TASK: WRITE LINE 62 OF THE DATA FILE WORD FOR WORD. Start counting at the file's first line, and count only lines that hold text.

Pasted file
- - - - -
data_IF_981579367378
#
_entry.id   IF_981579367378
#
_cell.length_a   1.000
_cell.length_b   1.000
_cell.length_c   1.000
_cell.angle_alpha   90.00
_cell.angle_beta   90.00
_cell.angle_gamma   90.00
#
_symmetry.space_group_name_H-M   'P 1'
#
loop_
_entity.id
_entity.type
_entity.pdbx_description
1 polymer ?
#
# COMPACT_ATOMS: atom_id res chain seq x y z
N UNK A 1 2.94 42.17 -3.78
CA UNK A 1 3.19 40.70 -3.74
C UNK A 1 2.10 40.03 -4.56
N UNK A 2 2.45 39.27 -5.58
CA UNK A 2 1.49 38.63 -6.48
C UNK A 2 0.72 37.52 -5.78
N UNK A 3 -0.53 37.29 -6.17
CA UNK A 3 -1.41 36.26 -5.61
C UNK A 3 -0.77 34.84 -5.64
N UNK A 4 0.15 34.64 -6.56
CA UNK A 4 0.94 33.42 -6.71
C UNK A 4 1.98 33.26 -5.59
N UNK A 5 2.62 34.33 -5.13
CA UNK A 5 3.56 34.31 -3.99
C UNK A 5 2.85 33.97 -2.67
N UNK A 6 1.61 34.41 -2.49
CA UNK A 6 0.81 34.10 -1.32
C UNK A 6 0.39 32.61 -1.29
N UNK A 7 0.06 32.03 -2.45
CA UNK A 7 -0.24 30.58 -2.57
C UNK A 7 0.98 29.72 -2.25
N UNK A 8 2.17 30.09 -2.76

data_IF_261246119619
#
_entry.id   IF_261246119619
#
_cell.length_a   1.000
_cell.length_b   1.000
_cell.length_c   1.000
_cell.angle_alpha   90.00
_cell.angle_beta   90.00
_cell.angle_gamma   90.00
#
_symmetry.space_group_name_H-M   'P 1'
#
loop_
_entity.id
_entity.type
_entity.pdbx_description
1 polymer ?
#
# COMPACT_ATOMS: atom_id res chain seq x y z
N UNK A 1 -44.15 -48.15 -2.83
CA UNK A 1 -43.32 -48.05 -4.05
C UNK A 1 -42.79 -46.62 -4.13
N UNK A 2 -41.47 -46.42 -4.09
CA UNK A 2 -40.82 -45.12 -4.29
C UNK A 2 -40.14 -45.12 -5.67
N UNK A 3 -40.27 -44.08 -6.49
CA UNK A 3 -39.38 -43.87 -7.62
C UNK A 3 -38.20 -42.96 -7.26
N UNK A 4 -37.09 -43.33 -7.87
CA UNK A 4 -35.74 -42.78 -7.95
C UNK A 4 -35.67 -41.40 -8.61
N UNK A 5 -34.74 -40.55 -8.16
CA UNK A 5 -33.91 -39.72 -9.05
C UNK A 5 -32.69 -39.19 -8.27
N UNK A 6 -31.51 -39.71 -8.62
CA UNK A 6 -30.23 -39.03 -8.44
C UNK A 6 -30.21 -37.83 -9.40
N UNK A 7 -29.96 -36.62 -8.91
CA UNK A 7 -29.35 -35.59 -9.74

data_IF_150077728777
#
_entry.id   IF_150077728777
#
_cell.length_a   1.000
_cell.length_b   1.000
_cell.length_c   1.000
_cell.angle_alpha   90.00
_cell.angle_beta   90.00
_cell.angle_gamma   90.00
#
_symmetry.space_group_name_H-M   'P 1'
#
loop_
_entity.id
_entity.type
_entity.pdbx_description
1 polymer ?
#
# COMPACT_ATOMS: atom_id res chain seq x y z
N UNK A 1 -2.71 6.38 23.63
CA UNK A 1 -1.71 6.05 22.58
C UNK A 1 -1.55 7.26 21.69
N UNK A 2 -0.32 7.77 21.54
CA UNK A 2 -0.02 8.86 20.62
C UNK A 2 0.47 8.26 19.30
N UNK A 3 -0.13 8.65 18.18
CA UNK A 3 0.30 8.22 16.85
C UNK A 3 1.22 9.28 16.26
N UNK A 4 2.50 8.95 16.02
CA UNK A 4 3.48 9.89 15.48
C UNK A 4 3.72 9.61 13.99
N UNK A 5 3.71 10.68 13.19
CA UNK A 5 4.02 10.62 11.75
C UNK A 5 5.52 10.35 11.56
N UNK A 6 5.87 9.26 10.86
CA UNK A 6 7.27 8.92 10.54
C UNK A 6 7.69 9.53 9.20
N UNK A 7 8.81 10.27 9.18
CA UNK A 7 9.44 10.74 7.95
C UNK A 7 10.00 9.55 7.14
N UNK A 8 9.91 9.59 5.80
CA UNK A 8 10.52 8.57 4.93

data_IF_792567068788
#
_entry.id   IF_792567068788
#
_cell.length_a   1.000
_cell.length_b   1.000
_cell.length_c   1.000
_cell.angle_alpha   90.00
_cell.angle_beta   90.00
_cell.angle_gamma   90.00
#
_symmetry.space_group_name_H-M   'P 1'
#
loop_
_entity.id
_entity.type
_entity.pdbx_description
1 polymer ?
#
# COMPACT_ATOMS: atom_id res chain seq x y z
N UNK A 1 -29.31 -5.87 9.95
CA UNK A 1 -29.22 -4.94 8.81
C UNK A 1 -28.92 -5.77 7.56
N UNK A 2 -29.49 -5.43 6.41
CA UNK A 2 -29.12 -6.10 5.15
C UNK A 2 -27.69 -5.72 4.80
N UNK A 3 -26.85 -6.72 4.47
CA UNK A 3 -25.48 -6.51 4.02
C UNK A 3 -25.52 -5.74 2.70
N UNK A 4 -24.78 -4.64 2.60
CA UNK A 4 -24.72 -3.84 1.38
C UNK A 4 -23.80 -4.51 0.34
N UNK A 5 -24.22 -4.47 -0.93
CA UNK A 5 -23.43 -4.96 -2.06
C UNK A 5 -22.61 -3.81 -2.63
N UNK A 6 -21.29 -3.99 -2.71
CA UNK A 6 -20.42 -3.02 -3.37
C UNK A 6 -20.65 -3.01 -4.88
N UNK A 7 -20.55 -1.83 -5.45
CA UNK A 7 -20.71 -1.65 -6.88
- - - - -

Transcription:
# COMPACT_ATOMS: atom_id res chain seq x y z